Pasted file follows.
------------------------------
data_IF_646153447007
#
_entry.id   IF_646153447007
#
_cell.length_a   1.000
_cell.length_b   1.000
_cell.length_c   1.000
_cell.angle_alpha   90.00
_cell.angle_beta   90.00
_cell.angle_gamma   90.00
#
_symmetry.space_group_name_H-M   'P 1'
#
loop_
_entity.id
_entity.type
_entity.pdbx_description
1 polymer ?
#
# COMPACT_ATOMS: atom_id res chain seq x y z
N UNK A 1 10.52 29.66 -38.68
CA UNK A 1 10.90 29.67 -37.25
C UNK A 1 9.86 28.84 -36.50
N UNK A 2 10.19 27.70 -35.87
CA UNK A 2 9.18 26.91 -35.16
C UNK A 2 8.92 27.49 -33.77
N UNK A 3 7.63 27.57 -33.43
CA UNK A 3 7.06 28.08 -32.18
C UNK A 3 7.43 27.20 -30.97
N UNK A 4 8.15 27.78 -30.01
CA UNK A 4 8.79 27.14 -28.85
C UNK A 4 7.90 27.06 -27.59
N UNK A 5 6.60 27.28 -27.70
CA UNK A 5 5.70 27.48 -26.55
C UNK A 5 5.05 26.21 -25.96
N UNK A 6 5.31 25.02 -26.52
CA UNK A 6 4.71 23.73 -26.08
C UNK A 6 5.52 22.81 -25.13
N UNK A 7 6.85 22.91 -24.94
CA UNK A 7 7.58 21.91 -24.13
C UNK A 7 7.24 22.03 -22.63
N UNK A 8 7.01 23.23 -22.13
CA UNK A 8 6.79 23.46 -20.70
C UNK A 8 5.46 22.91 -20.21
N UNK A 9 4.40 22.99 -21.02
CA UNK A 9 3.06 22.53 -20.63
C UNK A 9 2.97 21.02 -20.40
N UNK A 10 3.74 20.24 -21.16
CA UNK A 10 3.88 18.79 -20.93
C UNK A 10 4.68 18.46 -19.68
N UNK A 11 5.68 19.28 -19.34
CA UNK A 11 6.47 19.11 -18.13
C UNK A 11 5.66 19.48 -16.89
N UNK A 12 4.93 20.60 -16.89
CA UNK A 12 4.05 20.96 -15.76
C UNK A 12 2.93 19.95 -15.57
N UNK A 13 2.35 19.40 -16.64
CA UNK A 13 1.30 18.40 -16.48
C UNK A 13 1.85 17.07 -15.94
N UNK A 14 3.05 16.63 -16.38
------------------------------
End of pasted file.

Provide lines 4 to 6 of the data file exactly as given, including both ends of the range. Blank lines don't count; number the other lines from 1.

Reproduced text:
#
_cell.length_a   1.000
_cell.length_b   1.000